Wellington's 'Cake Tin' - roadside stories

Wellington’s Westpac Stadium – known to some as the ‘Cake Tin’ – opened in 1999 to replace the former rugby venue of Athletic Park. Rugby was first played at Athletic Park in 1896 and it saw some memorable games, including two All Black tests against France in cyclone-force winds. The new stadium, located in a less exposed, more central part of the city, seats more than 34,000 people.


Narrator: The site of the [2011] Rugby World Cup games in Wellington is Westpac Stadium. Opened in 1999, the Cake Tin, as the modern stadium is known outside Wellington, is a popular venue. Its central location near the city’s railway station means that it is easily accessible.

Before the Westpac Stadium was built, Wellington’s main rugby venue was Athletic Park. It was located in the suburb of Berhampore, close to the southern coast. During the winter months, the chilling Wellington southerly could whip up Cook Strait and over Athletic Park, making conditions particularly unpleasant for players and fans.

Rugby was first played at Athletic Park in 1896. During the 20th century, it hosted some memorable rugby games, often due to the weather. The 1961 All Black test against France was played in hurricane-force winds of around 140 km an hour. With scores level, Don ‘The Boot’ Clarke attempted a conversion from near the touchline with a swirling wind behind him.

Don Clarke (actor's voice): Believing the conversion was impossible, I simply kicked out along the 25-yard line, and left the rest to the wind. To my astonishment it went over. I take no credit for that kick. It was a fluke.

Narrator: The wind swung the ball at right angles to fly between the posts for perhaps the most improbable conversion in all test history. But it was enough to give the All Blacks a 5-3 win.  

In 1968, the All Blacks again played France in hurricane-force winds. Playing with the wind, France was awarded a penalty well inside their own half. When fullback Pierre Villepreux lined up a shot at goal, local fans laughed.. But the ball sailed between the posts. Estimated to be a 65-m kick, it remains one of the most famous long-range penalties of all time.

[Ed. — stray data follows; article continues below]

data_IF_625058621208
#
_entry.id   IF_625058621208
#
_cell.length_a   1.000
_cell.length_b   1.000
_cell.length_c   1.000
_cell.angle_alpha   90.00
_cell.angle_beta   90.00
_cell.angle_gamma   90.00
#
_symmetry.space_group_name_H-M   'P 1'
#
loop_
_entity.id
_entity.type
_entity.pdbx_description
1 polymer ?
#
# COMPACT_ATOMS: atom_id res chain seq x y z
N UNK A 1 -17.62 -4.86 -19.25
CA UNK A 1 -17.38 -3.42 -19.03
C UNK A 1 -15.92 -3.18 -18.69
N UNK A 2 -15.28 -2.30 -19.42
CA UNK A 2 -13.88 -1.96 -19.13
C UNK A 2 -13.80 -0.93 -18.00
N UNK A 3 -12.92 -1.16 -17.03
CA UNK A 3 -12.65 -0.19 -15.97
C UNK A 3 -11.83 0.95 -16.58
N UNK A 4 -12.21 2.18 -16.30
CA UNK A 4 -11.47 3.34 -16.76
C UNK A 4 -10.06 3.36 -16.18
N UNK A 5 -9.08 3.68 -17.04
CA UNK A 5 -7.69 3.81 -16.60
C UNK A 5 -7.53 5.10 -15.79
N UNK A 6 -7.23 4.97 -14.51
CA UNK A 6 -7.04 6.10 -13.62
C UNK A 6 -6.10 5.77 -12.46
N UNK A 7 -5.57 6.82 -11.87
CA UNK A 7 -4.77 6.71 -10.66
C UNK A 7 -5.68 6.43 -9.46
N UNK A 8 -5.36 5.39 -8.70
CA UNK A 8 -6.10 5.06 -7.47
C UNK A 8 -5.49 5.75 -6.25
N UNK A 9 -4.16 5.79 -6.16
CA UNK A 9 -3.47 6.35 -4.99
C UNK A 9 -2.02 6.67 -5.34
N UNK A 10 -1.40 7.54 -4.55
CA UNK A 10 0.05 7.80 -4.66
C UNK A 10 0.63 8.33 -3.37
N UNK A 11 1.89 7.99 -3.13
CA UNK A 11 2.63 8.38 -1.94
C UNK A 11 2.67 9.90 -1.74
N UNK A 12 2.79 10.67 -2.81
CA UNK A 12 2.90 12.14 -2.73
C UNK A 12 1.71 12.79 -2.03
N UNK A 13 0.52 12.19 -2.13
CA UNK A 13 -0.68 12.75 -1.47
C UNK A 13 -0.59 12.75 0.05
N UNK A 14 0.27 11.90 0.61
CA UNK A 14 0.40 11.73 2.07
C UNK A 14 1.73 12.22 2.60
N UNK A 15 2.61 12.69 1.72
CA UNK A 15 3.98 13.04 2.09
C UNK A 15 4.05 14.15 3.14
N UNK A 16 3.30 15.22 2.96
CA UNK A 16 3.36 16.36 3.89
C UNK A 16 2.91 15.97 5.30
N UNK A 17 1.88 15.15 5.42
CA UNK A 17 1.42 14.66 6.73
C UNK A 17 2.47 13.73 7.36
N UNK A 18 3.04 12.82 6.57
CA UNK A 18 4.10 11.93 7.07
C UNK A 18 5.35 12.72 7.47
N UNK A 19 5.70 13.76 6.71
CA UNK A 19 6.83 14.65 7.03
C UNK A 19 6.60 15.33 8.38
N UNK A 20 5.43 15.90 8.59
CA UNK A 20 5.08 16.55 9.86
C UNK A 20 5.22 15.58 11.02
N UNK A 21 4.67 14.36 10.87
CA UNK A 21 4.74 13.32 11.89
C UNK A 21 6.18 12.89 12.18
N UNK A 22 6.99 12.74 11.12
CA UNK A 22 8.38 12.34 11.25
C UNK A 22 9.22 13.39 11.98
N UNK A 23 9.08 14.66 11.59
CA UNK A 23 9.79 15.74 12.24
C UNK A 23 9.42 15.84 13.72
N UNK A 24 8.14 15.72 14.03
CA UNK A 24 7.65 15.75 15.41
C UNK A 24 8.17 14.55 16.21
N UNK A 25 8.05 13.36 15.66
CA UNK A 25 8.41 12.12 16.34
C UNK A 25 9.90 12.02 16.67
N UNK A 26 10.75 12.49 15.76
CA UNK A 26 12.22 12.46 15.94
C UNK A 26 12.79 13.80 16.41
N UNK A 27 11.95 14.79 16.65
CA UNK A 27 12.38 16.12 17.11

Other famous games at Athletic Park included the All Blacks’ series-winning victory over the touring British Lions in 1950, and their 43-6 win over Australia in the very first Tri-Nations test in 1996.

However, facilities at Athletic Park were outdated. It was finally agreed that a new stadium be built on surplus land in Wellington’s railyards. In 1999 Athletic Park was closed and replaced by the Westpac Stadium.

The Westpac Stadium has modern facilities with seating for over 34,000 fans, with over two-thirds of the seats covered. In its short history, the Cake Tin has already been the site of many epic sports games.

In 2000, lock John Eales, standing over six-and-a-half feet tall, kicked a beautiful last-minute penalty to ensure Australia retained the Bledisloe Cup and won the Tri-nations Series that year.

But the most famous game at the Cake Tin so far did not involve rugby. In 2009 the New Zealand national soccer team, the All Whites, played Bahrain in the second leg of their qualifying game for the 2010 soccer World Cup. The stadium was packed to capacity with most fans wearing white. A headed goal by Rory Fallon was enough to send the crowd into a frenzy and the All Whites to South Africa. At the World Cup, the All Whites were unbeaten, with draws against Slovakia, Italy, and Paraguay.

As well as hosting rugby tests, the Westpac Stadium hosts cricket and rugby league games and is the home of the Wellington Phoenix soccer team. Every February, the stadium is the site of the NZI International Sevens, which has become famous for the incredible array of costumes that fans wear. The Cake Tin has also been the venue for concerts by the Rolling Stones, Elton John, AC/DC and Neil Diamond.

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